Indigenous

Montreal's Indigenous community gets funding to support language revitalization

The federal government is providing $344,292 over the next two years for Native Montreal to continue its Indigenous language classes.

'They'll be able to connect with somebody, have a basic level of speaking and be proud of their language'

Sisters Amanda and Alicia Ibarra have been taking Kanien’kéha classes at Native Montreal for the past two and a half years. (Amanda Ibarra)

Learning Kanien'kéha over the past two and a half years has been a way for Amanda Ibarra to reconnect with her Mohawk roots.

She grew up off reserve from her grandmother's community of Kahnawake, Que.

"I feel like I am bringing back something that was lost," she said.

The 26-year-old is one of 150 students taking free language classes at Native Montreal, a not-for-profit organization serving Indigenous people in the city.

"Language revitalization is a big part of culture and being able to offer that to the urban Indigenous population of Montreal is great," she said.

"I myself feel so lucky to be able to take these classes and they're free."

Funding announced this week from the Canadian government to the tune of $344,292 will allow the program to continue for another two years, along with money to create illustrated guides and audio resources.

Marc Miller, right, parliamentary secretary to the Minister of Crown-Indigenous Relations, announced on Wednesday on behalf of the Honourable Pablo Rodriguez, minister of Canadian Heritage and Multiculturalism, that the Government of Canada is providing $344,292 over two years to Native Montreal to preserve, promote and revitalize Indigenous languages in the Greater Montreal area. (Marc Miller)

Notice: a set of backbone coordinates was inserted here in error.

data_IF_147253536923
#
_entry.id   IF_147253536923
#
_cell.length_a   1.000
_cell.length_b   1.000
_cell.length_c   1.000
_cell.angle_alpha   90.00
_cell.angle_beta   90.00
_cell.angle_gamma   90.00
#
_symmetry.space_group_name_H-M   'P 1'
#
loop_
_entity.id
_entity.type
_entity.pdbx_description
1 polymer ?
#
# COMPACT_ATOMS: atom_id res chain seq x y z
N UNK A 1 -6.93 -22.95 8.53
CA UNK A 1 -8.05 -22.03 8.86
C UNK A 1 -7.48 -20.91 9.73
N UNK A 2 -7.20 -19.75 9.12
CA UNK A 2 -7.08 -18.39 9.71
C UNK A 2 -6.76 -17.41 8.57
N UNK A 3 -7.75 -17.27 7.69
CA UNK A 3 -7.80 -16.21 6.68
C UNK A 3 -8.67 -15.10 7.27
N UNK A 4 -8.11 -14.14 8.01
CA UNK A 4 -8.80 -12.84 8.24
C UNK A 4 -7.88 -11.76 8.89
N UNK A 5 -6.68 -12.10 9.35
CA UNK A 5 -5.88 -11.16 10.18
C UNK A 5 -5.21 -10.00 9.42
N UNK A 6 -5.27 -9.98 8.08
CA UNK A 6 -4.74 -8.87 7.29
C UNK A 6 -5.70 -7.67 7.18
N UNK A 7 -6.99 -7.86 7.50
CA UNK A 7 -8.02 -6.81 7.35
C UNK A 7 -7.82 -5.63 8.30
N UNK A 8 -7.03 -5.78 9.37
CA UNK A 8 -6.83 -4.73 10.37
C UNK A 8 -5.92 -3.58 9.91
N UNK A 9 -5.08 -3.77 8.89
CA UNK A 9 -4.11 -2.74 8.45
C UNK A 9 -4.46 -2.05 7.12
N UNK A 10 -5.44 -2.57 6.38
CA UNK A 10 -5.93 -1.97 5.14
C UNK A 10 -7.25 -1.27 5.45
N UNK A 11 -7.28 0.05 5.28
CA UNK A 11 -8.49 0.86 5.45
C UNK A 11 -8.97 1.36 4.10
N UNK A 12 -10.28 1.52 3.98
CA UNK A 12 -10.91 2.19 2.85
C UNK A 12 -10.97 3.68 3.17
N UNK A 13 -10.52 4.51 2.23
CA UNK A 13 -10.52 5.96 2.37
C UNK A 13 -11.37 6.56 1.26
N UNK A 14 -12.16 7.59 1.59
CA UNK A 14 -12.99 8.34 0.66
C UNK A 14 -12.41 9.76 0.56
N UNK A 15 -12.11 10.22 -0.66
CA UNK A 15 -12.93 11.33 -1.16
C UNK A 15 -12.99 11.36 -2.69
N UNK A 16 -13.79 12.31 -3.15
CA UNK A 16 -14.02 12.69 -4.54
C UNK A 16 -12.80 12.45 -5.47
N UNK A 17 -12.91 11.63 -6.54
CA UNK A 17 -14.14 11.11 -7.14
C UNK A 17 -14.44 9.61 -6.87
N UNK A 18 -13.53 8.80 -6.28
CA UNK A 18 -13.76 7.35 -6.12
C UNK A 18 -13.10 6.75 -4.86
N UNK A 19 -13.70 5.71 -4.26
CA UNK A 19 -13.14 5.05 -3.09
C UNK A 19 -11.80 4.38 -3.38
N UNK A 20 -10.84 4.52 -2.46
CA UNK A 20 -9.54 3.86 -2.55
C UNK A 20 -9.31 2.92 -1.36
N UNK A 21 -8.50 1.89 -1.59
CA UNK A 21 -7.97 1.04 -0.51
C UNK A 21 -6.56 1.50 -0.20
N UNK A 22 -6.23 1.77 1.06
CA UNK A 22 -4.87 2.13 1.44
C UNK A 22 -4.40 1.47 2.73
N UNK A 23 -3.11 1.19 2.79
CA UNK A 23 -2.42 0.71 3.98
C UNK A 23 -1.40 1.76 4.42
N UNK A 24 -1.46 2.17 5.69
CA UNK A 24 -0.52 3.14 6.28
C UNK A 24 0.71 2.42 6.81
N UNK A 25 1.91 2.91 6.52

"The preservation, promotion and revitalization of Indigenous languages is paramount to advancing reconciliation with Indigenous Peoples," said Pablo Rodriguez, minister of Canadian Heritage and Multiculturalism, in a news release.

"We are proud to work with organizations that take the preservation of Indigenous languages to heart."

Culture embedded in language

Almost three quarters of the nearly 90 different living Indigenous languages in Canada are classified by UNESCO as endangered, including Huron-Wendat, Abenaki and Kanien'kéha.

Kevin Deer, an elder and one of two Kanien'kéha instructors at the centre, said Kanien'kehá:ka culture and identity is deeply embedded within his language. 

"There are words and ideas and concepts [in] the language, when translated into English, it's not really the same," he said.

"When I teach the language, I go back to our creation story and all of the significant events that have happened so that then they could understand why we think the way we think, why we say what we say, and why we do what we do."

High demand for classes

Native Montreal has been offering Indigenous language courses since 2015. It started with three classes and expanded to two levels of Innu and Mohawk, as well as introductory classes to James Bay Cree, Inuktitut, Atikamekw, Abénakis, Anishinaabe and Huron-Wendat.

"They're not going to be speakers after those classes because it's not immersion but they'll be able to connect with somebody, have a basic level of speaking and be proud of their language," said Carole Bérubé-Therrien, Indigenous language program co-ordinator.

This past semester, they received more than 450 applications for the 150 spots available.

Inuk Montrealer Patricia Johnson-Castle is taking the Inuktitut class. (Patricia Johnson-Castle)

Patricia Johnson-Castle was one of the people originally wait-listed for the Inuktitut class when she returned to Montreal in January. Her family is from Nunatsiavut, but she only knows a few words in their dialect of Inuktitut.

"Nunatsiavut has the lowest statistics on speaking Inuktitut, probably because we've had the longest period of contact with settlers and the amount of racism faced by Inuit in Newfoundland and Labrador," said Johnson-Castle.

"I feel very privileged to be able to learn any dialect of our language. My grandmother was made to feel ashamed of being Inuit when she left her community so it's really important for me to make an effort to learn our language and culture."

About the Author

Jessica Deer

Journalist

Jessica Deer is Kanien’kehá:ka from Kahnawake. A former staff reporter for the Eastern Door, she works in CBC's Indigenous unit based in Montreal. Email her at jessica.deer@cbc.ca or follow her on Twitter @Kanhehsiio.